We took the boys out for ice cream on Saturday evening and this sign was in the local ice cream shop.
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I was going to post a picture of my mother and me, taken about 7 years ago at Christmas time… but I can’t find the picture in my computer files or on a CD, and the scrapbooks are already packed so I won’t be able to scan it into the computer.

I didn’t get a new picture taken of the 2 of us when I was there in March.  I didn’t have my camera along and she wasn’t the picture of good health; unfortunately, she’s even less than the picture of good health now.  She continues to lose weight, and I’m sure the cancer continues to spread.  I’m also sure that this was her last Mother’s Day, which made me feel guilty for not being there, or for even enjoying the day with my family.
Despite medication (which she doesn’t like taking), pain continues to be a problem. I’m hoping for some relief for her in the form of certain meds that are legal in her home state.

If you know me on facebook, you will understand why I did not participate in the “post a picture of your mother” event. I simply didn’t have the heart to do it this year.  However, I didn’t have a pity party, nor did I want one.  I spent 20 minutes chatting with a few neighbors in the sunshine; half of us still had mothers to call on the telephone. That puts me in the lucky category.

Please tell me how you celebrated Mothers’ Day.

Water Towers, a childhood memory

I’ve always been fascinated by water towers and reservoirs. To get to my elementary school, I walked up a steep hill, past 2 huge cisterns, then up another hill to walk past the [open to the air but fenced in from us] reservoir. The squat cylindrical tanks looked just like 2 giant metal birthday cakes with pale pink icing, and the reservoir was a giant forbidden swimming pool on a hot day. (No, we never scaled the barbed wire fence to get in, but it sure did look inviting!) The water gushed into the reservoir from a gigantic pipe, so swift and strong that you could almost feel the power. After school as we walked down the hill, we would walk on the broad pink pipes from the grassy bank to the building itself. The metal rivets helped us keep our footing. If you put your ear to the tank, you could hear life inside in the form of swishing water.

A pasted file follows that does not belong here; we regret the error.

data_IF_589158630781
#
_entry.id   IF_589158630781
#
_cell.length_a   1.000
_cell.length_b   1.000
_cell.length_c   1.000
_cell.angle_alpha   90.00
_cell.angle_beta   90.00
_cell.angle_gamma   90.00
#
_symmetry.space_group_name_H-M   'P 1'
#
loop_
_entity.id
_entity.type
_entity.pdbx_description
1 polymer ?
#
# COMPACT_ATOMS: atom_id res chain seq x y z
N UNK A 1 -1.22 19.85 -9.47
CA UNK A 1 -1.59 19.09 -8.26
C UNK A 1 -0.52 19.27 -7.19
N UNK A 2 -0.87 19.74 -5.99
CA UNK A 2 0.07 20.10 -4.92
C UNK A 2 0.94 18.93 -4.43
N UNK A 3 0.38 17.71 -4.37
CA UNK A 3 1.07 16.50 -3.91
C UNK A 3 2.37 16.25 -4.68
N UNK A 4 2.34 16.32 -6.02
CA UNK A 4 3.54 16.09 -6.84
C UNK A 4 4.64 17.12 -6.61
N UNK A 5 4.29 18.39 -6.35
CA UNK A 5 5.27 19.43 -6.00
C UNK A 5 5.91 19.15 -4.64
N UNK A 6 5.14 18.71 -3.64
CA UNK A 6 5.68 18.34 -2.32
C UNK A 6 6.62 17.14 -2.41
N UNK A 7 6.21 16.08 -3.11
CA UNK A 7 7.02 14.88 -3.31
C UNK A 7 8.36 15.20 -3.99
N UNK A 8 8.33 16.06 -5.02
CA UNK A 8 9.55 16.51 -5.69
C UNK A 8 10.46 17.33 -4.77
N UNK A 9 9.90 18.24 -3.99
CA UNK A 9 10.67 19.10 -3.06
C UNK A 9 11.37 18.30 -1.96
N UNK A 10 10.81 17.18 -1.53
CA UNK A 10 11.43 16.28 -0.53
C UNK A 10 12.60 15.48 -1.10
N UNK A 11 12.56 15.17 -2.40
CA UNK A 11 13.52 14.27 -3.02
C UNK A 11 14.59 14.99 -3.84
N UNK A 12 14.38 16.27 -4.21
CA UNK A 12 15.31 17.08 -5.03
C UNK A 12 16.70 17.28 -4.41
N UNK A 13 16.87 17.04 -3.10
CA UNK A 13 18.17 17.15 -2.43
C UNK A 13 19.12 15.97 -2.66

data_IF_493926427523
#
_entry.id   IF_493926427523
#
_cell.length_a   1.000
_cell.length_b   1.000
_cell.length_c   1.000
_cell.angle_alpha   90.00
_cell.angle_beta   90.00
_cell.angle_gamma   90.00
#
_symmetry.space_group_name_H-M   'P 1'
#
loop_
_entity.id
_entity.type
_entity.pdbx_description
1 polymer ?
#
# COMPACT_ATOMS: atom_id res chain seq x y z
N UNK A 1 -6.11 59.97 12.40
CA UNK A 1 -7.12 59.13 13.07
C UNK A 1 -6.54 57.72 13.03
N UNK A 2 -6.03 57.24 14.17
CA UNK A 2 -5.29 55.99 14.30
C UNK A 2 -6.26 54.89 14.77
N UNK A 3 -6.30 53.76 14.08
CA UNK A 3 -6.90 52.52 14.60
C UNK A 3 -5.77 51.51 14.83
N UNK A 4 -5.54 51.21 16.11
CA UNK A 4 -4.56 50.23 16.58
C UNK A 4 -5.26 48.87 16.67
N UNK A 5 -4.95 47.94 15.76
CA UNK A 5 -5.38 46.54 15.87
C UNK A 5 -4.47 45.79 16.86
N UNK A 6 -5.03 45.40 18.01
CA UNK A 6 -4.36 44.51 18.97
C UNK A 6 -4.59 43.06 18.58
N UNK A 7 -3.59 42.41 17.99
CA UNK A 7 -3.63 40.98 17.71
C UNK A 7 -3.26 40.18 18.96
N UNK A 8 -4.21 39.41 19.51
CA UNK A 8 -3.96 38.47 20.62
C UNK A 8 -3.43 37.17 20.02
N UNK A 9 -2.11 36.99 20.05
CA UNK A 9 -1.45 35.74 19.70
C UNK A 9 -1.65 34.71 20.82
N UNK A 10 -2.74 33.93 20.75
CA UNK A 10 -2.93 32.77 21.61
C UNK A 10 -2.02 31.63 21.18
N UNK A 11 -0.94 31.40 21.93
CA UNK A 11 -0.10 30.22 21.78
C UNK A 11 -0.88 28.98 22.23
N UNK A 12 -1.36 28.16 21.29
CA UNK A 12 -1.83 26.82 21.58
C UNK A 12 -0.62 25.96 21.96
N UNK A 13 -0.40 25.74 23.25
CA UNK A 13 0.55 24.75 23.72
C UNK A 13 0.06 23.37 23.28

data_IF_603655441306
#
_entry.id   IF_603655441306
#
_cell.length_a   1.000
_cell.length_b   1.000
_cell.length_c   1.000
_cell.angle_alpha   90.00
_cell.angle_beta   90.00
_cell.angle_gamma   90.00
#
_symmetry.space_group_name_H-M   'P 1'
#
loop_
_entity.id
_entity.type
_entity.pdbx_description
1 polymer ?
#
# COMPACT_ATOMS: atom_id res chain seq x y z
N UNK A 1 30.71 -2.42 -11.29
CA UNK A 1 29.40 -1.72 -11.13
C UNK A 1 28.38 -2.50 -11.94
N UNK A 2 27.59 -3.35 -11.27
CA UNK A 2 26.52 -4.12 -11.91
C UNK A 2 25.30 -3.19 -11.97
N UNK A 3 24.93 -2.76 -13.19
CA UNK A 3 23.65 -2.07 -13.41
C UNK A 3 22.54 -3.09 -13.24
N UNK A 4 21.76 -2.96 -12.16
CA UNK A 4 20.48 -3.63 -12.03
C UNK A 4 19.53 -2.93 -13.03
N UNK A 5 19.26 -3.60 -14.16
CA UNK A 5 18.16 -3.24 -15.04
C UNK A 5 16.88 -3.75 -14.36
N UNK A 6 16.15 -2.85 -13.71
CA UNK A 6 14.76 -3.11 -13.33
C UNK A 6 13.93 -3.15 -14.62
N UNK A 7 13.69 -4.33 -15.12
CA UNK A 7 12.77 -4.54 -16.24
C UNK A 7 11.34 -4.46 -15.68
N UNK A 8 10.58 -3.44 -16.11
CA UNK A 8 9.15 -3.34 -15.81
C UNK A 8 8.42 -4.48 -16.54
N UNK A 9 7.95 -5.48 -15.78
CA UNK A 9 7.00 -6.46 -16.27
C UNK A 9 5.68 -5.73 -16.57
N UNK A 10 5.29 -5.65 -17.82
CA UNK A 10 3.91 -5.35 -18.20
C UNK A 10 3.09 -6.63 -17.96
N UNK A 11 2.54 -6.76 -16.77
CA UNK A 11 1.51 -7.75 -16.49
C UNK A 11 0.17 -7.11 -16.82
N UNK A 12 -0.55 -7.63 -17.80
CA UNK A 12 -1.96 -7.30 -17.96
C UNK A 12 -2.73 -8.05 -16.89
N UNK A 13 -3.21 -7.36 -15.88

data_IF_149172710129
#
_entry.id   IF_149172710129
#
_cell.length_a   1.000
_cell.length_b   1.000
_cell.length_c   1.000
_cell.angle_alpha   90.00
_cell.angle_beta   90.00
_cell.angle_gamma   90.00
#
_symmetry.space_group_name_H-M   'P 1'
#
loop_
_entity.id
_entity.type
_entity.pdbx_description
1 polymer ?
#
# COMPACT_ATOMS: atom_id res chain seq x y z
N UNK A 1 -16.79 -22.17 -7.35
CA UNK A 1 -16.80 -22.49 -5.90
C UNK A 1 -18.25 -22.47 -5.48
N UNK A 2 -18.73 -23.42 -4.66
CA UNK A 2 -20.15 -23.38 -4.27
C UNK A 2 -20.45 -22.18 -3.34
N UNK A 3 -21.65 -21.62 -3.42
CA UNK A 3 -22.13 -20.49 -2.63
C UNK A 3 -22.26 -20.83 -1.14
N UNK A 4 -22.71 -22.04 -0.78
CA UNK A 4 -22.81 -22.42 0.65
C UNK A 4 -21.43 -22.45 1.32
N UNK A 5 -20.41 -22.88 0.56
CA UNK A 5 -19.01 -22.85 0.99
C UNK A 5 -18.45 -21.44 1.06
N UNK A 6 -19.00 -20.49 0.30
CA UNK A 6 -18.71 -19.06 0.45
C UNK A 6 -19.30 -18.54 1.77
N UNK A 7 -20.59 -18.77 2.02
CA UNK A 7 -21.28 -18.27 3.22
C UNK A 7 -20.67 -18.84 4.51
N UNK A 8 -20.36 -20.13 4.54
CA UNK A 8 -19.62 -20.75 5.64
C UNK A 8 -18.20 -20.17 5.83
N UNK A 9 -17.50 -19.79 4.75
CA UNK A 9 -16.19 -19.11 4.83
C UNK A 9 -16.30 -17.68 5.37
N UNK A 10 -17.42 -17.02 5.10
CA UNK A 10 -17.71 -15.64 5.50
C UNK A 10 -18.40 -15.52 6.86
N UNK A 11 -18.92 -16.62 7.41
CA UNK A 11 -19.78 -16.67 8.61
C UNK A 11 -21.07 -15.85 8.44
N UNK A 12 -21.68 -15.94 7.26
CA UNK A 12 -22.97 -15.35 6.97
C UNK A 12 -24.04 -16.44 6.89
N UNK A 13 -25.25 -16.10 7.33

screenshot from google maps

My kids have had the experience of walking up the steep hills from my childhood home and seeing the path I took to school as a kid, but sadly we had to forgo the experience of walking on the water pipes. These days,  the tanks are fenced off from young children and those who would inflict vandalism.

More on water towers this week…

Generation “?”

Quilly asked me recently if I knew what a transistor radio was…  LOL, I am very familiar with transistor radios. As a child, I would slip my own little transistor radio under my pillow; after the lights were out, I would lay my ear over the speaker and listen to music until I was sleepy.

My dad bought a really cheap car (Plymouth Horizon Miser) when I was a young teen. The “Miser” edition — and yes, it was really called that! — didn’t come with a radio. Instead, he set a little transistor radio in the passenger seat, which would go flying off onto the floorboard every time he took a sharp corner.

Yes, I am old enough to remember transistor radios. I’m also old enough to have dialed a rotary phone through much of my childhood. In addition, I wore bell-bottoms (granted, they were hand-me-downs and slightly out of fashion) and learned to type on an actual typewriter (with carbon copies and liquid white-out).   If you’ve never had to use carbon copies, you don’t know how good you have it!
I have a somewhat sketchy memory but I do remember watching the first man on the moon — pretty impressive on our black-and-white TV!  My family owned a newer television set in time for Watergate, and I watched Nixon resign in color.
However, I was not yet alive when Kennedy was assassinated. To me, that is the marking of the end of the baby boomer generation. If you do not have that memory, you don’t really fit in with most Baby Boomers.  (Back in the mid-to-late ’80’s, there was an sure-fire way to make a Baby Boomer feel old: go out for drinks,  let them all talk about where they were when Kennedy was shot, and then tell them you weren’t born yet.)